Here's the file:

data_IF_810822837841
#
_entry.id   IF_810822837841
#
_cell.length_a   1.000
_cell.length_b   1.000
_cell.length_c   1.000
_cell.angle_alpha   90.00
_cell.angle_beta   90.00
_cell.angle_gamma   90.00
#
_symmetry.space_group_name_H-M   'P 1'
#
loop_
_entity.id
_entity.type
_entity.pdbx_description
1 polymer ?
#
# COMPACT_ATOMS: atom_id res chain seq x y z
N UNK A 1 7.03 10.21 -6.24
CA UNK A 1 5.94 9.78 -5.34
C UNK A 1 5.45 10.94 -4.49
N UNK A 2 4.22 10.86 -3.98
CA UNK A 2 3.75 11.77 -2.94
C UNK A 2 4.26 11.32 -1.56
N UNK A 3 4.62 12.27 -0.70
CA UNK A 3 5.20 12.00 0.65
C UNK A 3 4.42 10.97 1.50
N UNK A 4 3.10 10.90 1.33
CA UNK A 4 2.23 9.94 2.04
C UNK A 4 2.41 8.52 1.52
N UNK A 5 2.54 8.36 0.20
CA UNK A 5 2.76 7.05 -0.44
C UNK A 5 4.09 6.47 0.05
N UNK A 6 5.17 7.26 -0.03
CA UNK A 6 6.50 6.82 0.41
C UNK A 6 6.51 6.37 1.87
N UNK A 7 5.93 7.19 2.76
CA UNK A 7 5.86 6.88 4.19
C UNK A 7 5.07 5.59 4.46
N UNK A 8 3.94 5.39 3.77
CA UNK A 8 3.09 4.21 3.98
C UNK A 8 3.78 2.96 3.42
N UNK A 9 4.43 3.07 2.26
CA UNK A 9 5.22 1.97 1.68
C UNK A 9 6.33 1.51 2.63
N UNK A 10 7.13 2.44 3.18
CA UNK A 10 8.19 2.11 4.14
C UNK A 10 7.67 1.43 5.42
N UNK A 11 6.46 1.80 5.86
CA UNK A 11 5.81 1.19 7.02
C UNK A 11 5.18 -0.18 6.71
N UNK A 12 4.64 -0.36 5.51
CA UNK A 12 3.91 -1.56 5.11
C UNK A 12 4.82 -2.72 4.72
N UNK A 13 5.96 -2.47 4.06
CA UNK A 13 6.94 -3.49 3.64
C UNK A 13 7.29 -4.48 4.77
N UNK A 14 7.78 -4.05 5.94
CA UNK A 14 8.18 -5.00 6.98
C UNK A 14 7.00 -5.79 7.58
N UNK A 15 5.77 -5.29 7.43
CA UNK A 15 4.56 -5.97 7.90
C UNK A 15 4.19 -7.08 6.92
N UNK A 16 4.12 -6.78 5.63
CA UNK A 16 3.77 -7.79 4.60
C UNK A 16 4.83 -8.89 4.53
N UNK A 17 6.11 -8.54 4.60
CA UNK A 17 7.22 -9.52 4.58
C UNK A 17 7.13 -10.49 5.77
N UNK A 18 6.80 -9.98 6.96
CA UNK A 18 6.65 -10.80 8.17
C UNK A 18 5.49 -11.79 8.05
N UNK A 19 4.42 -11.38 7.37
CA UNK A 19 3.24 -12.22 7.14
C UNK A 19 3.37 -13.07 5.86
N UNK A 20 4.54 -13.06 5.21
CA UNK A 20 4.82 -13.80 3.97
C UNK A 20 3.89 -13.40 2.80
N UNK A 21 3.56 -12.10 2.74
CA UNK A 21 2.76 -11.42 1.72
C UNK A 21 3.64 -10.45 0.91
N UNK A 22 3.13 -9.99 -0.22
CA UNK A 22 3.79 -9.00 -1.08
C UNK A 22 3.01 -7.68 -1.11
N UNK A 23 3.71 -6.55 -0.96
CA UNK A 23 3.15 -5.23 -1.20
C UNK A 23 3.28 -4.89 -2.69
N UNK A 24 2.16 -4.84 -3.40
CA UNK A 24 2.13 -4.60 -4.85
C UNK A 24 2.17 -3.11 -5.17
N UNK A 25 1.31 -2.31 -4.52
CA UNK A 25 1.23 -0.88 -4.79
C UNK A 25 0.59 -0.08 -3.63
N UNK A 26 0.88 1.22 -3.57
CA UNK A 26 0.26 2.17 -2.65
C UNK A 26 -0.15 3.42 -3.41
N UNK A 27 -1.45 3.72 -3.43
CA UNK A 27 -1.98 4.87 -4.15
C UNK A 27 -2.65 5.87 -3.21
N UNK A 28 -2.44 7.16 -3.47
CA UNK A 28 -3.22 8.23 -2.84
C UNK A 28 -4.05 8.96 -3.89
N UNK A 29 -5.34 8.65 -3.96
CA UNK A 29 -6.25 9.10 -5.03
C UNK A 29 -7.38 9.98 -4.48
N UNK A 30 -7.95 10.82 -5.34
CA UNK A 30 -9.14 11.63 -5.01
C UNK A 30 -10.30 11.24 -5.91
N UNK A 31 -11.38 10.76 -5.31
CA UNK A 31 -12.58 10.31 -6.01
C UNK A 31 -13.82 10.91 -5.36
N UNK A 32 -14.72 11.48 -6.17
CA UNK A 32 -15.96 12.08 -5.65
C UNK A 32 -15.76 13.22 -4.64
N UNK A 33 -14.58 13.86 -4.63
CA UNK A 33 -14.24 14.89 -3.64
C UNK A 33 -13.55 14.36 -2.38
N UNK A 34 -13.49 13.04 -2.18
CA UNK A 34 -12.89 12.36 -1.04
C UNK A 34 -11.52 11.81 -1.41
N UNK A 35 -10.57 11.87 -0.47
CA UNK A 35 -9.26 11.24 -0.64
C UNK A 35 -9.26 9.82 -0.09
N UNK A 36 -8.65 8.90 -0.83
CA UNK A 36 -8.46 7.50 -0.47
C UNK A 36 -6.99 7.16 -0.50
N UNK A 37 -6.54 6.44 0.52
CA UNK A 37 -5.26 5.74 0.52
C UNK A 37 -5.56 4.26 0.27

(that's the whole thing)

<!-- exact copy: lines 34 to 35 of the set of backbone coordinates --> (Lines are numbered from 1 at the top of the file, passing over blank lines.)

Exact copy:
CA UNK A 5 2.76 7.05 -0.44
C UNK A 5 4.09 6.47 0.05